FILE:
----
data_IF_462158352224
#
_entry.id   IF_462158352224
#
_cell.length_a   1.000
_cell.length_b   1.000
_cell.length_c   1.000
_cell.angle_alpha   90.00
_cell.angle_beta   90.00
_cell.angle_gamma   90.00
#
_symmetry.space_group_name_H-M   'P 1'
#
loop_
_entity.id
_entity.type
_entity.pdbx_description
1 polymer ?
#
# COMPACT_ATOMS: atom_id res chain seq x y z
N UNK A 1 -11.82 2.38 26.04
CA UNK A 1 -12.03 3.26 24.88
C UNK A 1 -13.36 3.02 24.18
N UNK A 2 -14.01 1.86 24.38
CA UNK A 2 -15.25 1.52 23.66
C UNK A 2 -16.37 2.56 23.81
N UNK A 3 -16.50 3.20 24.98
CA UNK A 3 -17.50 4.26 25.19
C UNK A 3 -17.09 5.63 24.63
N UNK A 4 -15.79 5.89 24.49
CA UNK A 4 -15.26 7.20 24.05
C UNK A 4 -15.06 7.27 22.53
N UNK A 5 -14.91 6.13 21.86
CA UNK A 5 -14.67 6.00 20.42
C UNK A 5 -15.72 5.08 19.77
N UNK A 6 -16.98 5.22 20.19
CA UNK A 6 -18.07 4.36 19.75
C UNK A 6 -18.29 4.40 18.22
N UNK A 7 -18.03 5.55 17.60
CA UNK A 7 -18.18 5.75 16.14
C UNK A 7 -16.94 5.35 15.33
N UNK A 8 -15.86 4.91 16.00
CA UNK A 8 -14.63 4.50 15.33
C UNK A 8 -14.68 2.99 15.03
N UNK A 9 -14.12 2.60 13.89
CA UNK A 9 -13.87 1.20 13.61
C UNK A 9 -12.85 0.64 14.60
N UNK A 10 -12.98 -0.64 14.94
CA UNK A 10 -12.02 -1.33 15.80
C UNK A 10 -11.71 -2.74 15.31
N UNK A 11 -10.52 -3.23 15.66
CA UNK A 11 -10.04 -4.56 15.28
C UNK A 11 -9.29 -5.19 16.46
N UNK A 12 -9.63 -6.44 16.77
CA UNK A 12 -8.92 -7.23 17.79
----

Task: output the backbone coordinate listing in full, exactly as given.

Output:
data_IF_462158352224
#
_entry.id   IF_462158352224
#
_cell.length_a   1.000
_cell.length_b   1.000
_cell.length_c   1.000
_cell.angle_alpha   90.00
_cell.angle_beta   90.00
_cell.angle_gamma   90.00
#
_symmetry.space_group_name_H-M   'P 1'
#
loop_
_entity.id
_entity.type
_entity.pdbx_description
1 polymer ?
#
# COMPACT_ATOMS: atom_id res chain seq x y z
N UNK A 1 -11.82 2.38 26.04
CA UNK A 1 -12.03 3.26 24.88
C UNK A 1 -13.36 3.02 24.18
N UNK A 2 -14.01 1.86 24.38
CA UNK A 2 -15.25 1.52 23.66
C UNK A 2 -16.37 2.56 23.81
N UNK A 3 -16.50 3.20 24.98
CA UNK A 3 -17.50 4.26 25.19
C UNK A 3 -17.09 5.63 24.63
N UNK A 4 -15.79 5.89 24.49
CA UNK A 4 -15.26 7.20 24.05
C UNK A 4 -15.06 7.27 22.53
N UNK A 5 -14.91 6.13 21.86
CA UNK A 5 -14.67 6.00 20.42
C UNK A 5 -15.72 5.08 19.77
N UNK A 6 -16.98 5.22 20.19
CA UNK A 6 -18.07 4.36 19.75
C UNK A 6 -18.29 4.40 18.22
N UNK A 7 -18.03 5.55 17.60
CA UNK A 7 -18.18 5.75 16.14
C UNK A 7 -16.94 5.35 15.33
N UNK A 8 -15.86 4.91 16.00
CA UNK A 8 -14.63 4.50 15.33
C UNK A 8 -14.68 2.99 15.03
N UNK A 9 -14.12 2.60 13.89
CA UNK A 9 -13.87 1.20 13.61
C UNK A 9 -12.85 0.64 14.60
N UNK A 10 -12.98 -0.64 14.94
CA UNK A 10 -12.02 -1.33 15.80
C UNK A 10 -11.71 -2.74 15.31
N UNK A 11 -10.52 -3.23 15.66
CA UNK A 11 -10.04 -4.56 15.28
C UNK A 11 -9.29 -5.19 16.46
N UNK A 12 -9.63 -6.44 16.77
CA UNK A 12 -8.92 -7.23 17.79